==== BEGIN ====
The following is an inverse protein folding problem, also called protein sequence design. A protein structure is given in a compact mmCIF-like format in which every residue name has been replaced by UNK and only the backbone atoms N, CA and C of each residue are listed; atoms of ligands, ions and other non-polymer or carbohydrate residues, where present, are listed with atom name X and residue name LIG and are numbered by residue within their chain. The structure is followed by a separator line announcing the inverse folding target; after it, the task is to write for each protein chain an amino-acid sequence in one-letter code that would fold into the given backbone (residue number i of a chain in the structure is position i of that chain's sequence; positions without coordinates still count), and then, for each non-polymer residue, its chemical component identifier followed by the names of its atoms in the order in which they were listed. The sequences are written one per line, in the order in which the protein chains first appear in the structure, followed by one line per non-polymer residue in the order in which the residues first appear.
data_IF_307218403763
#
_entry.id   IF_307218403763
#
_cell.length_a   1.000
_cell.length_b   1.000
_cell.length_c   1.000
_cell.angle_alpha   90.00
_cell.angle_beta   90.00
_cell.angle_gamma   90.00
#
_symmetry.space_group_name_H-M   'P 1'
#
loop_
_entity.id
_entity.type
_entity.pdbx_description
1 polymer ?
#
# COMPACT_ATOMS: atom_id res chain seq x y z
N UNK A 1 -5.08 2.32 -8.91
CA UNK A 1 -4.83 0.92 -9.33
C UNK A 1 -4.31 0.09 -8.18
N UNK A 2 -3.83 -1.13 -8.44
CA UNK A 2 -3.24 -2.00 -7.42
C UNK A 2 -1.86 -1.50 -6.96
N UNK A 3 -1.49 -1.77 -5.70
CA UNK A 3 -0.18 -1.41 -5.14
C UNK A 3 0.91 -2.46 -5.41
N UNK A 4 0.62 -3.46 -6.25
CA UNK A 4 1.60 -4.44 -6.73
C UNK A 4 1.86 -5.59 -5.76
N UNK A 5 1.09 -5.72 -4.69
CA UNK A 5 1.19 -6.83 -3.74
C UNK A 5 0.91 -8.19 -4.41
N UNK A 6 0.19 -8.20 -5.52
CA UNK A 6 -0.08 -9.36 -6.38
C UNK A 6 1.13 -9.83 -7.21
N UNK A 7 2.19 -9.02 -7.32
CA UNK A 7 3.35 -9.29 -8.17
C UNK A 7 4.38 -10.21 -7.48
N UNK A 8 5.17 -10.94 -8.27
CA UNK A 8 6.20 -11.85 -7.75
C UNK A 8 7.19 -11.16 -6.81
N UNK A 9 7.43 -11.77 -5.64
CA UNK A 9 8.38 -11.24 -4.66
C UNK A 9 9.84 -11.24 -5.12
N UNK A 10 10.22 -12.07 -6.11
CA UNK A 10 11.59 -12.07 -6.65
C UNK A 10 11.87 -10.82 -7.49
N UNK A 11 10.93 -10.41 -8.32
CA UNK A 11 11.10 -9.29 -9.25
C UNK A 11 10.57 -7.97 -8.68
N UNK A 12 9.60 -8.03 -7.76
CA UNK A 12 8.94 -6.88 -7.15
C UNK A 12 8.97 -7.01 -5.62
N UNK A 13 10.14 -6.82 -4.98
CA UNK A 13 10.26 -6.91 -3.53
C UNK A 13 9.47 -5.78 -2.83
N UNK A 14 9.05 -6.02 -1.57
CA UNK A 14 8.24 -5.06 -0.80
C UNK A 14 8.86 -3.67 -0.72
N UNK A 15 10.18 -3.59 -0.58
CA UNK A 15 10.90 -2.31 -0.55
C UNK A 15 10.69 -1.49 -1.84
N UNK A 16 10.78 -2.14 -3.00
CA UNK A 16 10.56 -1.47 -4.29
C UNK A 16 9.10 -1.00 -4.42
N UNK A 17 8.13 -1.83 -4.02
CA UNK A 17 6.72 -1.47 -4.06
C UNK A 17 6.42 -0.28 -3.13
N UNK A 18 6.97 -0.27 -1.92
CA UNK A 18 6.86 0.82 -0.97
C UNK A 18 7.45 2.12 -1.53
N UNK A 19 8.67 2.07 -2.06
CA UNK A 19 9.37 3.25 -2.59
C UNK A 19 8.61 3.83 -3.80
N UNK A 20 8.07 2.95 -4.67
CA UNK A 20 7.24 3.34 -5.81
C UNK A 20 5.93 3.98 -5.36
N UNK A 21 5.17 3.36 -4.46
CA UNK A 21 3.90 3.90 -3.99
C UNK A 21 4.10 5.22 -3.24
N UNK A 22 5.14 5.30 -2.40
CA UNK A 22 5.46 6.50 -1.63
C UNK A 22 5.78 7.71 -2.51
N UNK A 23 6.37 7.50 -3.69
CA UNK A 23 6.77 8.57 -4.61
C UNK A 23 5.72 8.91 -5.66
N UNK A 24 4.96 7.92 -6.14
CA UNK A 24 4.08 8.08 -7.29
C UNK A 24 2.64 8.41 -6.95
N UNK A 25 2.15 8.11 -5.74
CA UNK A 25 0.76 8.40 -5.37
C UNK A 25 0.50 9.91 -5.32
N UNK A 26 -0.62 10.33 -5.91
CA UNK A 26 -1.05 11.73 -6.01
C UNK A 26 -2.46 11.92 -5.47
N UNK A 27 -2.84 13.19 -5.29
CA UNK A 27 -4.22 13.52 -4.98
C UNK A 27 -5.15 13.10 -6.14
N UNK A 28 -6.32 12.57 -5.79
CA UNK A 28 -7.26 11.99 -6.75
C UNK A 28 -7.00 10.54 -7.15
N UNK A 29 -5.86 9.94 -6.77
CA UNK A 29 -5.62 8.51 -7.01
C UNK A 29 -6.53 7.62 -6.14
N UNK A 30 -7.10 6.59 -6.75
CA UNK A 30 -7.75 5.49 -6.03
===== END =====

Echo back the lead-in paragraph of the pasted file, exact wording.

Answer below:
The following is an inverse protein folding problem, also called protein sequence design. A protein structure is given in a compact mmCIF-like format in which every residue name has been replaced by UNK and only the backbone atoms N, CA and C of each residue are listed; atoms of ligands, ions and other non-polymer or carbohydrate residues, where present, are listed with atom name X and residue name LIG and are numbered by residue within their chain. The structure is followed by a separator line announcing the inverse folding target; after it, the task is to write for each protein chain an amino-acid sequence in one-letter code that would fold into the given backbone (residue number i of a chain in the structure is position i of that chain's sequence; positions without coordinates still count), and then, for each non-polymer residue, its chemical component identifier followed by the names of its atoms in the order in which they were listed. The sequences are written one per line, in the order in which the protein chains first appear in the structure, followed by one line per non-polymer residue in the order in which the residues first appear.